It’s true: Calvin was called a Lutheran in the early years of his ministry. And there are notable similarities between the two. But as the Reformed movement grew, it grew apart from Lutheranism in some noteworthy ways. And as Lutheran thought developed during and after the Reformation, Lutherans leaned toward Arminians more than Calvinists on a few of the doctrinal issues that divided the latter groups.

So perhaps it’s worth a minute or two to walk through the ways in which Lutherans came down on the five “points” of Calvinism. We should all understand by now that there’s far more to Calvinism than five simple points, that the five points themselves were sharpened after Calvin’s death, and that some think that Calvin himself did not affirm them all. So Calvinist friends, hold your fire. The goal here is not to oversimplify your faith, but to scan the ways that leading early Lutherans addressed the matters fought about most fiercely at the Reformed Synod of Dordt (1618–1619), and in the subsequent debates between Calvinists and Arminians.

Four Branches

Before we attack this matter directly, let me take just a minute to remind us that, technically speaking, the debate between Calvinists and Arminians really divided but a minority of the early Protestant world.

Despite the tendency of some to assume that all evangelicals fall somewhere on the continuum between Calvinism and Arminianism, it is important to remember that there were four main branches of the Protestant Reformation—Lutheran, Reformed, Anabaptist, and Church of England—and that Calvinists and Arminians were on the same branch (though their controversy would captivate the Church of England as well, and was foreshadowed by developments in the doctrine of the English Reformation).

These branches parted gradually over the course of the 16th century. It wasn’t until the mid-to-late 16th century, for example, that the lines between the Lutherans and the Reformed were drawn clearly. And it wasn’t until the late 16th and early 17th centuries that the lines were drawn starkly between the Calvinists and Arminians.

Arminianism emerged on the Reformed branch of Protestantism. Arminius and his followers considered themselves to be Reformed. They said they wanted to reform Reformed Protestant theology in response to what they deemed unhealthy Calvinist extremes.

Nevertheless, the Synod of Dordt changed the equation once and for all—and eventually affected people all over the Protestant world. So without any further ado, here’s where the Lutherans came down on the poorly named five points of Calvinism.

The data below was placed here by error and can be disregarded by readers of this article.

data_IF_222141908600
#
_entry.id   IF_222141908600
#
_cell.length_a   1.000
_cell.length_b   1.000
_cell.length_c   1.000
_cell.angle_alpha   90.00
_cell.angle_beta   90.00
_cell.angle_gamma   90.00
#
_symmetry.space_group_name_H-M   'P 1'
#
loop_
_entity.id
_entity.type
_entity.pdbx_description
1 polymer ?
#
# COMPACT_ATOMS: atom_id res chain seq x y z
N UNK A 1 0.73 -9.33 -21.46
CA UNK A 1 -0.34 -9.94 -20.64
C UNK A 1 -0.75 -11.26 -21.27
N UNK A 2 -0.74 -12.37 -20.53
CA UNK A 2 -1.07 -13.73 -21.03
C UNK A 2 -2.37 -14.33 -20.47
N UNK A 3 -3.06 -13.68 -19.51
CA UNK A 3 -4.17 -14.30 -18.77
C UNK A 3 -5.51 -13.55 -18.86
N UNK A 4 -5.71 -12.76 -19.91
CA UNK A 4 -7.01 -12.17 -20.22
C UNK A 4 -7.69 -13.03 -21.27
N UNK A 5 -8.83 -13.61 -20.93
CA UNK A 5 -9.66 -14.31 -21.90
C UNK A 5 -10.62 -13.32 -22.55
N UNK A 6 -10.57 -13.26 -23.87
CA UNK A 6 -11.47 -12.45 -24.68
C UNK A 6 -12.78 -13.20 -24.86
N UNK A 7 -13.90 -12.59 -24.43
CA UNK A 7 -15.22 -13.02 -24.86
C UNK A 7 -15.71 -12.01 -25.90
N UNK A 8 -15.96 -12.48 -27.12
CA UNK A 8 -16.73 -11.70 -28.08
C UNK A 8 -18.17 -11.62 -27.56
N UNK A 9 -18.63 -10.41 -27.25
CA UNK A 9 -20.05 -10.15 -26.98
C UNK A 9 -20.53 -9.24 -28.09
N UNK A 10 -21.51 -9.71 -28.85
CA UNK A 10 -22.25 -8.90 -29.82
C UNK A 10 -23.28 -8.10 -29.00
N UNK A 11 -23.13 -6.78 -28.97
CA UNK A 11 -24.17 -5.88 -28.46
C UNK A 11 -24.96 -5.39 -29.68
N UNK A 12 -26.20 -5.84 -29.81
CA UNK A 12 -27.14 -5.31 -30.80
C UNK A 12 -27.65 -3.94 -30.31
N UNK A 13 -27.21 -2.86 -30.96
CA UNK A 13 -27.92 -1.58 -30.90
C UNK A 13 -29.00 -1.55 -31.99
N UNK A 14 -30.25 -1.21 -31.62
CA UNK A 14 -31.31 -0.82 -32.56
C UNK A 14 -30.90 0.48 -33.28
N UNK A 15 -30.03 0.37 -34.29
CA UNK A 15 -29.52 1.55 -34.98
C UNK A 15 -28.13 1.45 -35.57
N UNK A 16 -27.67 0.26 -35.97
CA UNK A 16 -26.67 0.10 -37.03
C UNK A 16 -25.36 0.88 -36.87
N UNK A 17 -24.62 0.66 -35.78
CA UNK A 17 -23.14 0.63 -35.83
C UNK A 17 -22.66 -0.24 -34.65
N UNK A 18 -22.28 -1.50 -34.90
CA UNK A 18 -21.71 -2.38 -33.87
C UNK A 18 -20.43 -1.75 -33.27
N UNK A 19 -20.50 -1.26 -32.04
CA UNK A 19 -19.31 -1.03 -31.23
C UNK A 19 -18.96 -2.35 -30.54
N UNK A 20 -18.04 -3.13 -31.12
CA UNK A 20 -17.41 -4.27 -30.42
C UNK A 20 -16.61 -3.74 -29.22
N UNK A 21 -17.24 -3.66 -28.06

Lutherans and the Five Points of Calvinism

I’ll take this question point by point, offering evidence from reliable and accessible translations of classic Lutheran texts and confessions: the American edition of Luther’s Works, ed. Jaroslav Pelikan, Helmut T. Lehmann et al. (Concordia Publishing House and Fortress Press, 1957); the latest English edition of the Lutheran Book of Concord, ed. Robert Kolb and Timothy J. Wengert (Fortress Press, 2000), which contains all the authoritative Lutheran confessions, such as the Augsburg Confession and the Formula of Concord; and Heinrich Schmid, The Doctrinal Theology of the Evangelical Lutheran Church, 3d ed., trans. Charles A. Hay and Henry E. Jacobs (Augsburg Publishing House, 1899), a compendium of Lutheran scholastic theology. These are exceptionally important Protestant theological sources, which should be read and used frequently by evangelical leaders.

Bear in mind that we are barely scratching the surface in this article. This is a skeletal presentation based on selected representatives of early Lutheran thought. Most Lutherans use the Lutheran confessions when interpreting Bible doctrines such as these. But there is diversity of opinion on the relative weight and authority of the other materials I quote below.

Total Depravity

Yes, but let’s be careful to articulate this point carefully:

Augsburg Confession (1530), Art. 2: “since the fall of Adam, all human beings who are born in the natural way are conceived and born in sin. This means that from birth they are full of evil lust and inclination and cannot by nature possess true fear of God and true faith in God. Moreover, this same innate disease and original sin is truly sin and condemns to God’s eternal wrath all who are not in turn born anew through baptism and the Holy Spirit.”

Formula of Concord (1577), Epitome, Art. 1: “original sin is not a slight corruption of human nature, but rather a corruption so deep that there is nothing sound or uncorrupted left in the human body or soul”

Formula of Concord, Solid Declaration, Art. I: “we . . . reject and condemn those who teach that human nature has indeed been greatly weakened and corrupted through the fall but has not completely lost all good that pertains to divine, spiritual matters.”

The Lutherans continued to distinguish between human nature itself (as created) and human nature as fallen and harmed by devastating sinful qualities. After a debate surrounding the quirky views of Lutheran Matthias Flacius, they concluded that original sin should not be described as the formal/forming substance of fallen human souls, but as an accidental quality of them (most Calvinists agreed): “as far as the Latin words substantia and accidens are concerned, the churches should best be spared these terms in public preaching to the uninstructed, because such words are unfamiliar to the common people.” Nevertheless, “when someone asks whether original sin is a substance (that is, the kind of thing that exists in and of itself and not in another thing) or an accidens (that is, the kind of thing which does not exist in and of itself but exists in something else and cannot exist or be simply in and of itself), necessity compels us to confess clearly that original sin is not a substance but an accidens.”